Robotic surgery, videogames, training, simulation


Robotic surgery uses innovative technology to transcend a surgeon's skills when performing complex procedures. Currently, the only FDA approved robotic system is Intuitive's da Vinci Surgical System. While this system offers many advantages over other minimally invasive techniques, it also introduces a need for specialized training. Virtual reality simulators have emerged as valuable tools for standardized and objective robotic surgery skill training and assessments. In recent years, the idea of using video game technology in surgical education for laparoscopy has also been explored; however few have attempted to make a connection between video game experience and robotic surgical skills. Thus, the current study aims to examine the performance of video gamers in a virtual reality robotic surgery simulator. Furthermore, the video gamers' performance was compared to that of medical students, expert robotic surgeons, and "laypeople." The purpose of this study is to examine the hypothesis that video gamers acquire perceptual and psychomotor skills through video game play, similar to those used by robotic surgeons. Subjects completed a demographic questionnaire and performed three computer-based perceptual tests: a Flanker compatibility task, a subsidizing task, and a Multiple Object Tracking test. Participants then performed two warm-up exercises on the Mimic dV-Trainer to familiarize themselves with the system and eight trials of two core exercises to test their skills. After completing all trials, participants completed a post-questionnaire regarding their experience with the system. Expert video gamers (n=40), medical students (n=24), laypeople (n=42) and expert robotic surgeons (n=16) were recruited. Medical students and gamers were significantly faster than experts in the Flanker Task. The experts were significantly slower than the all other groups in the subsidizing task. Experts scored significantly higher, were significantly more efficient, and were significantly faster than laypeople, medical students, and gamers in the first trial of Ring & Rail 1 and Suture Sponge. In trial eight of Ring & Rail 1, experts scored significantly higher and were more efficient than laypeople. Experts were also significantly faster than all other groups. Experts scored significantly higher than laypeople and gamers in trial Suture Sponge. Experts were significantly more efficient and significantly faster than all other groups. Contrary to prior literature in laparoscopy, this study was unable to validate enhanced abilities of video gamers in a robotic surgery simulator. This study does further demonstrate that the transfer of skills developed through video game play is relevant to the surgical technique. This may be due to the differences of the systems and how the users interact within them. In a society where video games have become an integral past time, it is important to determine the role that video games play in the perceptual and psychomotor development of users. These findings can be generalized to domains outside of medicine that utilize robotic and computer-controlled systems, speaking to the scope of the gamers' abilities and pointing to the capacity within these systems.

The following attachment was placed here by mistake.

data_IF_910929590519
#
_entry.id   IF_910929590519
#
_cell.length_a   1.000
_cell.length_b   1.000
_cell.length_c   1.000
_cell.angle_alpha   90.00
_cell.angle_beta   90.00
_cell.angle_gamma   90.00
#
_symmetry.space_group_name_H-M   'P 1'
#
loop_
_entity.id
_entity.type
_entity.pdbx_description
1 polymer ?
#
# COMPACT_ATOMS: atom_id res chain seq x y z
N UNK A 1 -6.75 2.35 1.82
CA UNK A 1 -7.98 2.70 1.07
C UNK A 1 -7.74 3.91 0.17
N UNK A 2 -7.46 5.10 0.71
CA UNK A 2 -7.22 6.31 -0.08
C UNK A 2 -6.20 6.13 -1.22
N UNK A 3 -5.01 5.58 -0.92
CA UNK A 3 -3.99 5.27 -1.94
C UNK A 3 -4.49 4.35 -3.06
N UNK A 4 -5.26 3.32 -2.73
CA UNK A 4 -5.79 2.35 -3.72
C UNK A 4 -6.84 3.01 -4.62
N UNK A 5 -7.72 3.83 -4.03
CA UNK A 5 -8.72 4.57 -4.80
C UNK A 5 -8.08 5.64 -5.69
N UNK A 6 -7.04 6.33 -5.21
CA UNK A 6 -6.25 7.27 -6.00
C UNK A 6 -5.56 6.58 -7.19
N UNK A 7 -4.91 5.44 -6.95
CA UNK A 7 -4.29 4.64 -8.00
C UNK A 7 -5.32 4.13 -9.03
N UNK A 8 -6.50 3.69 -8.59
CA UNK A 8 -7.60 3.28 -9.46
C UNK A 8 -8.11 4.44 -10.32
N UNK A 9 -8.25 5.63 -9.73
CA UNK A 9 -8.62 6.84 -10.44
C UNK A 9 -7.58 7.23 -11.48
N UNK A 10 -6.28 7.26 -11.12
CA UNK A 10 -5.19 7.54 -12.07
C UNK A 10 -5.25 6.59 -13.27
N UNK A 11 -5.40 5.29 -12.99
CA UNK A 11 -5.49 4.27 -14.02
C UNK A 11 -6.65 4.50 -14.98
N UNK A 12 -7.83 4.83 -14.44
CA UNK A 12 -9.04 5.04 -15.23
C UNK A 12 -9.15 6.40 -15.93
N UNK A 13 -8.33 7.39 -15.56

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Graduation Date





Hughes, Charles


Doctor of Philosophy (Ph.D.)


College of Engineering and Computer Science

Degree Program

Modeling and Simulation; Engineering








Release Date

December 2015

Length of Campus-only Access


Access Status

Doctoral Dissertation (Open Access)


Dissertations, Academic -- Engineering and Computer Science; Engineering and Computer Science -- Dissertations, Academic

Included in

Engineering Commons